Since the bombings on the Sinai in April 2006, security has been dramatically increased. Our bus went through 8 security checkpoints, 7 of which officials boarded the bus and checked each passenger's identification. The officials could not have cared less about our passports and barely gave them a second glance, while they literally matched up pictures and names with all the Egyptian passengers along with little "mini-interviews." In fact, there was a man sitting behind us that must have had the same name as some wanted criminal, because he got harassed at each checkpoint. At several of the stops, everyone had to get off with their carry-on bags while the officials searched through them. At the 6th stop, everyone had to get their luggage out from under the bus while bomb-sniffing dogs checked everything. While the tight security is necessary, we started to feel bad for these men that probably have to do this bus ride twice a week and continually get harassed as they go to work. But all of the passengers seemed to take these checks in stride (with a "whatever, we will get there when we get there type attitude), and actually seemed to enjoy them because it increased the number of smoke breaks. Regardless, we arrived in Dahab a full 12 hours after leaving Cairo.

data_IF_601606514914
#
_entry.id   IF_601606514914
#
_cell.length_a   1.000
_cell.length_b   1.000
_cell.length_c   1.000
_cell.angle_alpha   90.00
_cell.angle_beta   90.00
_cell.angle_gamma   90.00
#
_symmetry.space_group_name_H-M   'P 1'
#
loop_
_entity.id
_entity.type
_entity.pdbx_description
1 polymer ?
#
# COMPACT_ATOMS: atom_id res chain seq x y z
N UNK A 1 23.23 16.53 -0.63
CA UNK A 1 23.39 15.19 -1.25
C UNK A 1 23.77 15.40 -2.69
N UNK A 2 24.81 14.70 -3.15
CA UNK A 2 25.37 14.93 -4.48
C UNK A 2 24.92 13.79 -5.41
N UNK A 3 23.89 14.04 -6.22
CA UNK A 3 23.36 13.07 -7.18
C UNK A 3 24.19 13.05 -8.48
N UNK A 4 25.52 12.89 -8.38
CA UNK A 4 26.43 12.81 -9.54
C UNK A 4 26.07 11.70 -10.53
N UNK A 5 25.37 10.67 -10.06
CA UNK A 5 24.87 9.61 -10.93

It became evident on the bus ride that a cell phone is a definite status symbol. About half of the men had one, and they made sure that everyone on the bus knew it. All ringers were turned to the loudest possible volume, and rings seem to have been painstakingly chosen. Some of our favorite rings were: sound of a baby crying, crickets, and "Don't Cry for Argentina." Over the course of the 12 hours, we were able to match the ring with the passenger because everyone that had a cell phone received at least 50 calls. And each person waited at least 4 ring cycles to answer the phone, even if they were holding in their hand when in started ringing. Very strange....

Anyway, Dahab is a really relaxed beach town and is certainly the polar opposite of Cairo. It is nice to walk around and not be hassled by anyone, the food is really good (and really cheap!!), and the locals are pleasant and nice. It is nice to be in a place where no one expects a tip (in Cairo, baggage handlers would posed as bathroom attendants and hand you toilet paper for a tip). Even though we are still in a Muslim country, the majority of people are in Western dress with plenty of women in shorts and tank tops (which is a relief!) The town is really geared towards diving, with over 50 dive shops. I have been taking tests and doing two dives a day to get my advanced certification (Todd already had his), which I am supposed to complete tomorrow after two more dives. I have been diving with Ahmed (an Eqyptian Divemaster) and Phil (a Brit who is also traveling around the world but has "gotten stuck" in Dahab for 2 months). Phil and Ahmed kept joking that each time I accidentally touched the bottom of the ocean floor or messed up my buoyancy (or any number of other skills) that Ahmed would bite me. Phil has been on over 60 dives with Ahmed and said that he got bit all the time for the first 10 dives or so. I really thought they were kidding. Turns out they weren't, and Ahmed actually bit me this afternoon, and I have the bite marks on my hand to prove it. I couldn't believe it.